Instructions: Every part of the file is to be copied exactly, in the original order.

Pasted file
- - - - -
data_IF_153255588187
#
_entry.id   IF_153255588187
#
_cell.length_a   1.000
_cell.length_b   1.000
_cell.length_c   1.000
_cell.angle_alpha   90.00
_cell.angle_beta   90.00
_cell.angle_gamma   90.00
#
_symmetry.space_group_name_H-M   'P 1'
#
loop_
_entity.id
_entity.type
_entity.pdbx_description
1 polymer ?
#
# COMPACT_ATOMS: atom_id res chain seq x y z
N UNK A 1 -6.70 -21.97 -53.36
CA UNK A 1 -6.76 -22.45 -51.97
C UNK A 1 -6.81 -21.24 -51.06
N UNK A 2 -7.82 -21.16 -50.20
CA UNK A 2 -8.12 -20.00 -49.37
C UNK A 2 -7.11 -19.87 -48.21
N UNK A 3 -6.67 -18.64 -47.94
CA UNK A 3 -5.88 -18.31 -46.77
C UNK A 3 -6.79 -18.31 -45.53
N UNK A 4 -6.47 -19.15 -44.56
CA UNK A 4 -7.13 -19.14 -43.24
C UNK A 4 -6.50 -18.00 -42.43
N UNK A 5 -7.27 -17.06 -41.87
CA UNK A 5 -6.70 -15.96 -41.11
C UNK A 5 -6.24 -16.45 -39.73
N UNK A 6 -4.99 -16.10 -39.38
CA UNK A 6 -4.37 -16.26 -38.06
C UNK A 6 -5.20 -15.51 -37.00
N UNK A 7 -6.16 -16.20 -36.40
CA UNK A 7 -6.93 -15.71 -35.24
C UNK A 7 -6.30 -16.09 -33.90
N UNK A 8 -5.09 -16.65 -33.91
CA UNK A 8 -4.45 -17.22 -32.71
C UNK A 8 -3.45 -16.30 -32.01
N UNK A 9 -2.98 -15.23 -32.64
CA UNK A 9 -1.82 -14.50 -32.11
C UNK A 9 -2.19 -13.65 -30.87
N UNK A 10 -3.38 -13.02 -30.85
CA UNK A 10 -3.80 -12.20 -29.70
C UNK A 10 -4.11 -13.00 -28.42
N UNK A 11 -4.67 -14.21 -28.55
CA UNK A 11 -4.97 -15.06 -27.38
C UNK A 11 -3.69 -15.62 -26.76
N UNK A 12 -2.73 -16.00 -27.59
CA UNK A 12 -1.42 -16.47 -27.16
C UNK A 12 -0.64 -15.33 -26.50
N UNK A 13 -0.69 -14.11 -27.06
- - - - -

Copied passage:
data_IF_153255588187
#
_entry.id   IF_153255588187
#
_cell.length_a   1.000
_cell.length_b   1.000
_cell.length_c   1.000
_cell.angle_alpha   90.00
_cell.angle_beta   90.00
_cell.angle_gamma   90.00
#
_symmetry.space_group_name_H-M   'P 1'
#
loop_
_entity.id
_entity.type
_entity.pdbx_description
1 polymer ?
#
# COMPACT_ATOMS: atom_id res chain seq x y z
N UNK A 1 -6.70 -21.97 -53.36
CA UNK A 1 -6.76 -22.45 -51.97
C UNK A 1 -6.81 -21.24 -51.06
N UNK A 2 -7.82 -21.16 -50.20
CA UNK A 2 -8.12 -20.00 -49.37
C UNK A 2 -7.11 -19.87 -48.21
N UNK A 3 -6.67 -18.64 -47.94
CA UNK A 3 -5.88 -18.31 -46.77
C UNK A 3 -6.79 -18.31 -45.53
N UNK A 4 -6.47 -19.15 -44.56
CA UNK A 4 -7.13 -19.14 -43.24
C UNK A 4 -6.50 -18.00 -42.43
N UNK A 5 -7.27 -17.06 -41.87
CA UNK A 5 -6.70 -15.96 -41.11
C UNK A 5 -6.24 -16.45 -39.73
N UNK A 6 -4.99 -16.10 -39.38
CA UNK A 6 -4.37 -16.26 -38.06
C UNK A 6 -5.20 -15.51 -37.00
N UNK A 7 -6.16 -16.20 -36.40
CA UNK A 7 -6.93 -15.71 -35.24
C UNK A 7 -6.30 -16.09 -33.90
N UNK A 8 -5.09 -16.65 -33.91
CA UNK A 8 -4.45 -17.22 -32.71
C UNK A 8 -3.45 -16.30 -32.01
N UNK A 9 -2.98 -15.23 -32.64
CA UNK A 9 -1.82 -14.50 -32.11
C UNK A 9 -2.19 -13.65 -30.87
N UNK A 10 -3.38 -13.02 -30.85
CA UNK A 10 -3.80 -12.20 -29.70
C UNK A 10 -4.11 -13.00 -28.42
N UNK A 11 -4.67 -14.21 -28.55
CA UNK A 11 -4.97 -15.06 -27.38
C UNK A 11 -3.69 -15.62 -26.76
N UNK A 12 -2.73 -16.00 -27.59
CA UNK A 12 -1.42 -16.47 -27.16
C UNK A 12 -0.64 -15.33 -26.50
N UNK A 13 -0.69 -14.11 -27.06